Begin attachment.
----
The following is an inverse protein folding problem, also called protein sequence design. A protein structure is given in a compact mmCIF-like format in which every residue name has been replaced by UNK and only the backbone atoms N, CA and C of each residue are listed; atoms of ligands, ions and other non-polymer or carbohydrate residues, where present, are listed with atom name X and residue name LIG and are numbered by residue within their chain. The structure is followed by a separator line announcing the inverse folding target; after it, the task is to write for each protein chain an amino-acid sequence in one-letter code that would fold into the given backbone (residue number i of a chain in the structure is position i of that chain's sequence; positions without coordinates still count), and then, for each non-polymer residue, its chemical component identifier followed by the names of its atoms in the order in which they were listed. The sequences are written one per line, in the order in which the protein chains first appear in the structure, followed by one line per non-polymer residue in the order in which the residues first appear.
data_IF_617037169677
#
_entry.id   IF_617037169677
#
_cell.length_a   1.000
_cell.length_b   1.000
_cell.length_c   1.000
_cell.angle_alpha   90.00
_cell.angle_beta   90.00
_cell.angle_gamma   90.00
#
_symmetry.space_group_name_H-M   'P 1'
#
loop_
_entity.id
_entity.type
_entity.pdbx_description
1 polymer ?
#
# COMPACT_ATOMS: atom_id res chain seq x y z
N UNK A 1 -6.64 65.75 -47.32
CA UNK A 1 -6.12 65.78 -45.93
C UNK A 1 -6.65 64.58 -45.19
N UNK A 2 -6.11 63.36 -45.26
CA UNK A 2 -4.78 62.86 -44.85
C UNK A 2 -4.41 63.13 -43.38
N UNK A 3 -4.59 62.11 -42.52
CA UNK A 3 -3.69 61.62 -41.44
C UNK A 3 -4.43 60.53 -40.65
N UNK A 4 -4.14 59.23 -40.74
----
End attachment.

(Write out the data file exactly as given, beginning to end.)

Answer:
The following is an inverse protein folding problem, also called protein sequence design. A protein structure is given in a compact mmCIF-like format in which every residue name has been replaced by UNK and only the backbone atoms N, CA and C of each residue are listed; atoms of ligands, ions and other non-polymer or carbohydrate residues, where present, are listed with atom name X and residue name LIG and are numbered by residue within their chain. The structure is followed by a separator line announcing the inverse folding target; after it, the task is to write for each protein chain an amino-acid sequence in one-letter code that would fold into the given backbone (residue number i of a chain in the structure is position i of that chain's sequence; positions without coordinates still count), and then, for each non-polymer residue, its chemical component identifier followed by the names of its atoms in the order in which they were listed. The sequences are written one per line, in the order in which the protein chains first appear in the structure, followed by one line per non-polymer residue in the order in which the residues first appear.
data_IF_617037169677
#
_entry.id   IF_617037169677
#
_cell.length_a   1.000
_cell.length_b   1.000
_cell.length_c   1.000
_cell.angle_alpha   90.00
_cell.angle_beta   90.00
_cell.angle_gamma   90.00
#
_symmetry.space_group_name_H-M   'P 1'
#
loop_
_entity.id
_entity.type
_entity.pdbx_description
1 polymer ?
#
# COMPACT_ATOMS: atom_id res chain seq x y z
N UNK A 1 -6.64 65.75 -47.32
CA UNK A 1 -6.12 65.78 -45.93
C UNK A 1 -6.65 64.58 -45.19
N UNK A 2 -6.11 63.36 -45.26
CA UNK A 2 -4.78 62.86 -44.85
C UNK A 2 -4.41 63.13 -43.38
N UNK A 3 -4.59 62.11 -42.52
CA UNK A 3 -3.69 61.62 -41.44
C UNK A 3 -4.43 60.53 -40.65
N UNK A 4 -4.14 59.23 -40.74